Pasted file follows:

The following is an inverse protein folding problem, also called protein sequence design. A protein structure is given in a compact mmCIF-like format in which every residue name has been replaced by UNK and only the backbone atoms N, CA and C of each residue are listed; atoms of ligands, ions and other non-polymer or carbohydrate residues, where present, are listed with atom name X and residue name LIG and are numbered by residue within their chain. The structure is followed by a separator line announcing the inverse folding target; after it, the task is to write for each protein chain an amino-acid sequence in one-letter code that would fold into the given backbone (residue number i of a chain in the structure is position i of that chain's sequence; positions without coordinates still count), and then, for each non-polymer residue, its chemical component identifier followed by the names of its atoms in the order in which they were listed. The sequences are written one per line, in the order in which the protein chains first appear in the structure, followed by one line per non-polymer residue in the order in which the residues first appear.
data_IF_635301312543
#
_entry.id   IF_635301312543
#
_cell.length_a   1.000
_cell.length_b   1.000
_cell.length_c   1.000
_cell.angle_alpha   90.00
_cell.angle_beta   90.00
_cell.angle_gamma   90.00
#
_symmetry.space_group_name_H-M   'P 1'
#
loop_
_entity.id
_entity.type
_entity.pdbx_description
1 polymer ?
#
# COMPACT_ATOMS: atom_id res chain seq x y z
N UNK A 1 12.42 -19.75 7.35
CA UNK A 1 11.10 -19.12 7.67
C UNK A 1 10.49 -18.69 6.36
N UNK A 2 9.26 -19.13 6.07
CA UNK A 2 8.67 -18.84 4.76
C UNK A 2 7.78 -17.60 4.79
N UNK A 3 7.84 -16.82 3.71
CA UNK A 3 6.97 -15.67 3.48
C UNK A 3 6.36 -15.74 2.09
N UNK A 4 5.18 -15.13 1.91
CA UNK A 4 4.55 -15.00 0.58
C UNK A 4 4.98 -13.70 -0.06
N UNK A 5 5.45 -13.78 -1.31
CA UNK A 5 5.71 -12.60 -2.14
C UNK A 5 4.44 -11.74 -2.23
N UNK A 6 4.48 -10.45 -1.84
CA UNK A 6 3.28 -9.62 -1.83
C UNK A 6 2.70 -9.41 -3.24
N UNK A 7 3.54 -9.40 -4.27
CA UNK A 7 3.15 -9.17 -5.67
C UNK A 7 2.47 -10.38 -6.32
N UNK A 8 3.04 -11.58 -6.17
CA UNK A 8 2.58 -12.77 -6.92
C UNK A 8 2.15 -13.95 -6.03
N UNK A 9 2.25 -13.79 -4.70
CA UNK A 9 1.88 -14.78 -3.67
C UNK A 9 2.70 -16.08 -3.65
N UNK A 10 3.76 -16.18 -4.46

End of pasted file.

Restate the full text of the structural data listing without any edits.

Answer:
The following is an inverse protein folding problem, also called protein sequence design. A protein structure is given in a compact mmCIF-like format in which every residue name has been replaced by UNK and only the backbone atoms N, CA and C of each residue are listed; atoms of ligands, ions and other non-polymer or carbohydrate residues, where present, are listed with atom name X and residue name LIG and are numbered by residue within their chain. The structure is followed by a separator line announcing the inverse folding target; after it, the task is to write for each protein chain an amino-acid sequence in one-letter code that would fold into the given backbone (residue number i of a chain in the structure is position i of that chain's sequence; positions without coordinates still count), and then, for each non-polymer residue, its chemical component identifier followed by the names of its atoms in the order in which they were listed. The sequences are written one per line, in the order in which the protein chains first appear in the structure, followed by one line per non-polymer residue in the order in which the residues first appear.
data_IF_635301312543
#
_entry.id   IF_635301312543
#
_cell.length_a   1.000
_cell.length_b   1.000
_cell.length_c   1.000
_cell.angle_alpha   90.00
_cell.angle_beta   90.00
_cell.angle_gamma   90.00
#
_symmetry.space_group_name_H-M   'P 1'
#
loop_
_entity.id
_entity.type
_entity.pdbx_description
1 polymer ?
#
# COMPACT_ATOMS: atom_id res chain seq x y z
N UNK A 1 12.42 -19.75 7.35
CA UNK A 1 11.10 -19.12 7.67
C UNK A 1 10.49 -18.69 6.36
N UNK A 2 9.26 -19.13 6.07
CA UNK A 2 8.67 -18.84 4.76
C UNK A 2 7.78 -17.60 4.79
N UNK A 3 7.84 -16.82 3.71
CA UNK A 3 6.97 -15.67 3.48
C UNK A 3 6.36 -15.74 2.09
N UNK A 4 5.18 -15.13 1.91
CA UNK A 4 4.55 -15.00 0.58
C UNK A 4 4.98 -13.70 -0.06
N UNK A 5 5.45 -13.78 -1.31
CA UNK A 5 5.71 -12.60 -2.14
C UNK A 5 4.44 -11.74 -2.23
N UNK A 6 4.48 -10.45 -1.84
CA UNK A 6 3.28 -9.62 -1.83
C UNK A 6 2.70 -9.41 -3.24
N UNK A 7 3.54 -9.40 -4.27
CA UNK A 7 3.15 -9.17 -5.67
C UNK A 7 2.47 -10.38 -6.32
N UNK A 8 3.04 -11.58 -6.17
CA UNK A 8 2.58 -12.77 -6.92
C UNK A 8 2.15 -13.95 -6.03
N UNK A 9 2.25 -13.79 -4.70
CA UNK A 9 1.88 -14.78 -3.67
C UNK A 9 2.70 -16.08 -3.65
N UNK A 10 3.76 -16.18 -4.46